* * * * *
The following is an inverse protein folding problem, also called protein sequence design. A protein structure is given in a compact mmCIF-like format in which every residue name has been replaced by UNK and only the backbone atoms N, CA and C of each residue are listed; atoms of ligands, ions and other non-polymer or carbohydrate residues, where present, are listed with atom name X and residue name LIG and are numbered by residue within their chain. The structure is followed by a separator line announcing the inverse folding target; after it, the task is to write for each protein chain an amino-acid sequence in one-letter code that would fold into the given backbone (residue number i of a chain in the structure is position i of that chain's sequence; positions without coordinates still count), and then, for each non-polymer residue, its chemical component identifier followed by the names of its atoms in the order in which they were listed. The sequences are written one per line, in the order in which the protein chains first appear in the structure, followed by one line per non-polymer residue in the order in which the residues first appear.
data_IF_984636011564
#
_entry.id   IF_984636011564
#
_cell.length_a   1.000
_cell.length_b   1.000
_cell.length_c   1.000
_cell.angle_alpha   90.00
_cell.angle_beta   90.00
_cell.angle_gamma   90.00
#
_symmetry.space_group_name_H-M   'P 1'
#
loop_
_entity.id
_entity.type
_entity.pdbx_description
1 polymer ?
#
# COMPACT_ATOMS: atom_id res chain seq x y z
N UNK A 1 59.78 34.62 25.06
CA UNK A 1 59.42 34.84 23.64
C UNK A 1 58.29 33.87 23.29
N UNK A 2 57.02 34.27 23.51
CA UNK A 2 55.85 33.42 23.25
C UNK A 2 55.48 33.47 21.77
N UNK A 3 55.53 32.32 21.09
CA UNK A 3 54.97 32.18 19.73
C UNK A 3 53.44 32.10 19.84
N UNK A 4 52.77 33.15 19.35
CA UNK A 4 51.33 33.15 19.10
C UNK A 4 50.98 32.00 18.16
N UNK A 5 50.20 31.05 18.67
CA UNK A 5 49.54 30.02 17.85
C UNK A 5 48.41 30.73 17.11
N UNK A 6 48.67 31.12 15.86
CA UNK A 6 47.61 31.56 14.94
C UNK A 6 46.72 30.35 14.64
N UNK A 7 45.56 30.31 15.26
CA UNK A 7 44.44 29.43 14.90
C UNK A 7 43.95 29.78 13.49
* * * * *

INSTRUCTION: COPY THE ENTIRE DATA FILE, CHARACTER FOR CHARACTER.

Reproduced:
The following is an inverse protein folding problem, also called protein sequence design. A protein structure is given in a compact mmCIF-like format in which every residue name has been replaced by UNK and only the backbone atoms N, CA and C of each residue are listed; atoms of ligands, ions and other non-polymer or carbohydrate residues, where present, are listed with atom name X and residue name LIG and are numbered by residue within their chain. The structure is followed by a separator line announcing the inverse folding target; after it, the task is to write for each protein chain an amino-acid sequence in one-letter code that would fold into the given backbone (residue number i of a chain in the structure is position i of that chain's sequence; positions without coordinates still count), and then, for each non-polymer residue, its chemical component identifier followed by the names of its atoms in the order in which they were listed. The sequences are written one per line, in the order in which the protein chains first appear in the structure, followed by one line per non-polymer residue in the order in which the residues first appear.
data_IF_984636011564
#
_entry.id   IF_984636011564
#
_cell.length_a   1.000
_cell.length_b   1.000
_cell.length_c   1.000
_cell.angle_alpha   90.00
_cell.angle_beta   90.00
_cell.angle_gamma   90.00
#
_symmetry.space_group_name_H-M   'P 1'
#
loop_
_entity.id
_entity.type
_entity.pdbx_description
1 polymer ?
#
# COMPACT_ATOMS: atom_id res chain seq x y z
N UNK A 1 59.78 34.62 25.06
CA UNK A 1 59.42 34.84 23.64
C UNK A 1 58.29 33.87 23.29
N UNK A 2 57.02 34.27 23.51
CA UNK A 2 55.85 33.42 23.25
C UNK A 2 55.48 33.47 21.77
N UNK A 3 55.53 32.32 21.09
CA UNK A 3 54.97 32.18 19.73
C UNK A 3 53.44 32.10 19.84
N UNK A 4 52.77 33.15 19.35
CA UNK A 4 51.33 33.15 19.10
C UNK A 4 50.98 32.00 18.16
N UNK A 5 50.20 31.05 18.67
CA UNK A 5 49.54 30.02 17.85
C UNK A 5 48.41 30.73 17.11
N UNK A 6 48.67 31.12 15.86
CA UNK A 6 47.61 31.56 14.94
C UNK A 6 46.72 30.35 14.64
N UNK A 7 45.56 30.31 15.26
CA UNK A 7 44.44 29.43 14.90
C UNK A 7 43.95 29.78 13.49